Thermal Design, Inc. v. American Society of Heating, Refrigerating and Air-Conditioning Engineers, Inc., --- F.Supp.2d ----, 2011 WL 1235742 (E.D. Wis.)
Thermal Design makes ceiling and wall insulation systems. ASHRAE “publishes and distributes over 100 technical manuals covering a broad range of areas, including energy efficiency. Its publications provide technical information about how to achieve its standards.” It uses consensus to promulgate its standards and guidelines. Its Standard 90.1, setting forth the minimum standard for state building energy codes, has been established by the Department of Energy as the minimum energy conservation standard “for all non-residential metal buildings in the United States that are heated or cooled. This means that if the insulated roof system of a metal building does not meet the minimum requirements set forth in ASHRAE's Standard 90.1, it does not pass the state and federal building/energy code.”
Thermal Design disagreed with the U-Values/U-Factors in the recently revised Standard 90.1, “which reflect the overall thermal efficiency of a roof structure.” It argued that the methodology was “inaccurate, incomplete, deceptive and misleading as it leads the public to believe that if they purchase and install the Assemblies using the ASHRAE Methodology, those Assemblies will meet the intended thermal performance claimed by ASHRAE, using current building practices, when they may not.” It alleged that it lost sales to competitors and market share because of these misleading representations.
The court first held that Thermal Design was unlikely to succeed under Wisconsin’s Deceptive Trade Practices Act. The point of the statute is to protect consumers in commercial transactions. It doesn’t apply to all false statements, but to statements relating to purchase (etc.) of the seller’s goods (etc.). Thermal Design didn’t show a link between the allegedly false statements and the purchase (etc.) of defendant’s merchandise or services—ASHRAE didn’t make the statements in connection with any commercial transaction. In addition, the case law suggests that the misrepresentations must be made to the plaintiff, who relies on them, for the plaintiff to have a claim. Here, the parties aren’t competitors, but the principle is the same as that in cases finding that competitors don’t have a cause of action under the Wisconsin DTPA.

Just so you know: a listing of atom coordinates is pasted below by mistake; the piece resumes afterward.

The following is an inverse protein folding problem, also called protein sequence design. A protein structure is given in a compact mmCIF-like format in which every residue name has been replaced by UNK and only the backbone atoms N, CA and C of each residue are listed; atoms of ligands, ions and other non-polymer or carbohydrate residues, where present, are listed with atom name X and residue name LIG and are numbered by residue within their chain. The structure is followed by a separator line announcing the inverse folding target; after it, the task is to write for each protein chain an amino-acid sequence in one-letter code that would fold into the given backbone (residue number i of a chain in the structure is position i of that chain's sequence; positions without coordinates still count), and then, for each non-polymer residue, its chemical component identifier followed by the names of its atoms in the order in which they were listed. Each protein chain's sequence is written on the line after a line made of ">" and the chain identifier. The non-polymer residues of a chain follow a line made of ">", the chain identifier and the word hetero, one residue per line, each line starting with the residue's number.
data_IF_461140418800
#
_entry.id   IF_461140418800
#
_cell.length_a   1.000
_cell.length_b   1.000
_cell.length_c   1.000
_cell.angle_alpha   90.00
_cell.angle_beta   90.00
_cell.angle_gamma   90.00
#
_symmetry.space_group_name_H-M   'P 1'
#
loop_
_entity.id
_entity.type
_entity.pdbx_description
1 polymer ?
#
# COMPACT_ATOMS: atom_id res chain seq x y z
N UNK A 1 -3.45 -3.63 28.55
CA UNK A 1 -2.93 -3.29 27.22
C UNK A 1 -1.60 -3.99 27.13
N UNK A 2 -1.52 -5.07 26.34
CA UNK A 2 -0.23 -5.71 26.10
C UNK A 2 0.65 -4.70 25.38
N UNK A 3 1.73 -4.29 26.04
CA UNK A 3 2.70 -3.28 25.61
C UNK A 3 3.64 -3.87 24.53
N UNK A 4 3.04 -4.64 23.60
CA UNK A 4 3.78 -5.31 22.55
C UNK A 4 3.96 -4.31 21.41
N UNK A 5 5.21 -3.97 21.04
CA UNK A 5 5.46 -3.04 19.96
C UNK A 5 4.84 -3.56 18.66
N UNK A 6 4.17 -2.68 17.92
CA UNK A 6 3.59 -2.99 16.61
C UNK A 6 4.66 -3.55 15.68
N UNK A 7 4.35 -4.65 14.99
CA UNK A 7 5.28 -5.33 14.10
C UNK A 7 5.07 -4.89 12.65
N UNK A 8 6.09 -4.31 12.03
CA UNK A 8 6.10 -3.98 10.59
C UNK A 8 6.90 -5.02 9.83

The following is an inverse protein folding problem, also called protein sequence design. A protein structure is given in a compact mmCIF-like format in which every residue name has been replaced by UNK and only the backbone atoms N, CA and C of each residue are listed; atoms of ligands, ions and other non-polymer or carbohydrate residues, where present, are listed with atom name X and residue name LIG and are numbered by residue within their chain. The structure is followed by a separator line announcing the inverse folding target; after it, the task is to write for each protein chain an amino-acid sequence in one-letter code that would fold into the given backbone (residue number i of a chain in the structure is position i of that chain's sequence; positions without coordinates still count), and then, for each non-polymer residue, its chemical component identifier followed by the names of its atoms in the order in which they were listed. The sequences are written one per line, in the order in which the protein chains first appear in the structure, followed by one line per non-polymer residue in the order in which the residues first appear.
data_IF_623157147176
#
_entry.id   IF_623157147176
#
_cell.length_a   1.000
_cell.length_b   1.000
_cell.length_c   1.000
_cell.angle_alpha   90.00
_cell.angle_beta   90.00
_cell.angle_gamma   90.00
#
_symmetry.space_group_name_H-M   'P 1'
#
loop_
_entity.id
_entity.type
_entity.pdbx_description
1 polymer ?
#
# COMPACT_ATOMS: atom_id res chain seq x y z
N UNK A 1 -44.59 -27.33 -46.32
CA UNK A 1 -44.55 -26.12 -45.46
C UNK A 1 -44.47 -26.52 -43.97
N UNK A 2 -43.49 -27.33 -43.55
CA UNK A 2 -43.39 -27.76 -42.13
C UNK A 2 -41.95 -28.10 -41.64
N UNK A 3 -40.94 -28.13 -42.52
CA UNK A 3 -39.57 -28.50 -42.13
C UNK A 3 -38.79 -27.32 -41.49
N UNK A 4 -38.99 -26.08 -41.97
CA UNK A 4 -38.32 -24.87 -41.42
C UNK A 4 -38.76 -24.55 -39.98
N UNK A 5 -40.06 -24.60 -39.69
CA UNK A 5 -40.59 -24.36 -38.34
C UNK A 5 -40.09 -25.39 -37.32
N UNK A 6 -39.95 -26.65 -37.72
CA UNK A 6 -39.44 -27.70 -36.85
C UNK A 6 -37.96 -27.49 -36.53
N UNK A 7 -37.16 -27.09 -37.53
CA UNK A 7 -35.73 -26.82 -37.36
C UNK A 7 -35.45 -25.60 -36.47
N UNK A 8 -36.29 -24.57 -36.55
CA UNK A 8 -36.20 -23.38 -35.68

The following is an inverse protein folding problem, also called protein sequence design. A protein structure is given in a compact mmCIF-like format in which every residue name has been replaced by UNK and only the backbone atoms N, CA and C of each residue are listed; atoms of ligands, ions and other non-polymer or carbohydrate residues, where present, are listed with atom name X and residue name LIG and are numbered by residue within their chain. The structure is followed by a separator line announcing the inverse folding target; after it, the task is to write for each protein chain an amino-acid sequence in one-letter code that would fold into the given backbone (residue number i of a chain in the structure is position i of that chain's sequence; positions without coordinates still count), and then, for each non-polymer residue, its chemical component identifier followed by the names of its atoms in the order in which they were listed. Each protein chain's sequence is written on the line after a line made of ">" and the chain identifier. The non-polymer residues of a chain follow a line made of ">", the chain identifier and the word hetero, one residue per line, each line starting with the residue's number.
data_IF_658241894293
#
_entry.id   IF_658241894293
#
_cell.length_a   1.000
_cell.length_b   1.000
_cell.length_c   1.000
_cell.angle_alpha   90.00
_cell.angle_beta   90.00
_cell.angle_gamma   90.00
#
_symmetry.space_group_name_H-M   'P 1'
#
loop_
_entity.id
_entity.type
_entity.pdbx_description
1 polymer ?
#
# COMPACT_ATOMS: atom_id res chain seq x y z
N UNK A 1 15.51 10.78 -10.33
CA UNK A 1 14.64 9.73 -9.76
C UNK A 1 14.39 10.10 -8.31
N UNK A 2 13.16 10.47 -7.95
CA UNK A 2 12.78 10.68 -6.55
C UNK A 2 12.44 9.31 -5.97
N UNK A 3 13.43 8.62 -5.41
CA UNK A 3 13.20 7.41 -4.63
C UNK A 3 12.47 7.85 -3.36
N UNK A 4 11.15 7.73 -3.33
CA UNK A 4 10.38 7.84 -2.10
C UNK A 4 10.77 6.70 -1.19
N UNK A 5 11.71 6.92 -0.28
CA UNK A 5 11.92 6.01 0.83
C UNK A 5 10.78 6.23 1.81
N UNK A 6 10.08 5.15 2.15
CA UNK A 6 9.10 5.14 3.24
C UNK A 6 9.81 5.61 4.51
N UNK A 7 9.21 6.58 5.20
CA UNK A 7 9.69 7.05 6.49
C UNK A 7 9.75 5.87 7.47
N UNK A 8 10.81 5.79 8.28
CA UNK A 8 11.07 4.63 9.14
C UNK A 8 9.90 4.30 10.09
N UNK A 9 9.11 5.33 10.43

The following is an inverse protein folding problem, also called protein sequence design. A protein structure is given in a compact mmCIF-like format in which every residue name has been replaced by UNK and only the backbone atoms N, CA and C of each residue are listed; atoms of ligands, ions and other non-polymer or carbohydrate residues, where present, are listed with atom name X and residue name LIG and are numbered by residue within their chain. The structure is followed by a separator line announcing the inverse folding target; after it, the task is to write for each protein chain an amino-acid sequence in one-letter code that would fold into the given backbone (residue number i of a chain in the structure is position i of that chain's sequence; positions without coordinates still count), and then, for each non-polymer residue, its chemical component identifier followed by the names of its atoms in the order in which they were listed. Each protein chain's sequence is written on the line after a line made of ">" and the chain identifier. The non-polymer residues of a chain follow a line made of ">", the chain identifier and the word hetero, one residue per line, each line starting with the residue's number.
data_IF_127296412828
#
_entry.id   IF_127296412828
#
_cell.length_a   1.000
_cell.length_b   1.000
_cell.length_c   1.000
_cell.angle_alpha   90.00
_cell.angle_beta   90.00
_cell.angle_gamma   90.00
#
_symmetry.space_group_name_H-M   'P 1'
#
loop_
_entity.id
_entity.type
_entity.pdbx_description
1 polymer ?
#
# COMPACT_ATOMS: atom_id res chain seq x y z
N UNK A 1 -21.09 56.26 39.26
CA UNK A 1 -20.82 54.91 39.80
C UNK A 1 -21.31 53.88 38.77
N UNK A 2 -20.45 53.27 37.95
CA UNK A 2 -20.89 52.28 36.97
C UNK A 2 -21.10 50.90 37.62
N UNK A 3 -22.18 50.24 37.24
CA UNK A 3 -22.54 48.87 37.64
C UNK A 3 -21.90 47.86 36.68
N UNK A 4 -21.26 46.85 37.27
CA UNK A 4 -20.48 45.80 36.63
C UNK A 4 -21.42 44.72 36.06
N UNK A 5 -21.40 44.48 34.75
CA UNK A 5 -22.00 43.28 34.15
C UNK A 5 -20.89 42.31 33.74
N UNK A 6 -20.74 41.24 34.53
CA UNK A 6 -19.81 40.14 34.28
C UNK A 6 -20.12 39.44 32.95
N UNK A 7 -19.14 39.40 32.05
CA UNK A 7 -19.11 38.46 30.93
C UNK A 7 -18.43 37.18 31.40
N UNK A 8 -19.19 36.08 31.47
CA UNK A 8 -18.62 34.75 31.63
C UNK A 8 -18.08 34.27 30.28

Under the Lanham Act, plaintiffs must assert a “discernible competitive injury.” District courts in the Seventh Circuit have repeatedly required competition—a “categorical approach.” Given that Thermal Design’s standing was in doubt, it couldn’t show likely success on the merits.
Even if Thermal Design did have standing, it failed to show “commercial advertising or promotion.” Moreover, ASHRAE disclaims responsibility for its standards and guidelines. It states that it "does not guarantee, certify, or assure the safety or performance of any products, components, or systems tested, installed, or operated in accordance with ASHRAE's Standards or Guidelines...." Thus, “it is not reasonably likely that Thermal Design would succeed on a claim that ASHRAE's publication of 90.1 promotes certain Assemblies over others.” I’m not sure how that follows, especially if the Department of Energy has required people to follow ASHRAE’s standards.
The space for this gap in coverage (plaintiff is not a consumer and not a competitor) is filled by general defamation law, with its extremely high standards for liability; it seems beyond peradventure that plaintiff would be unable to make out a defamation claim here. And that's not an accident.
One final note of possible interest: Thermal Design moved to file certain exhibits under seal “because they are copyrighted materials of ASHRAE.” The court found this insufficient and the motion was denied.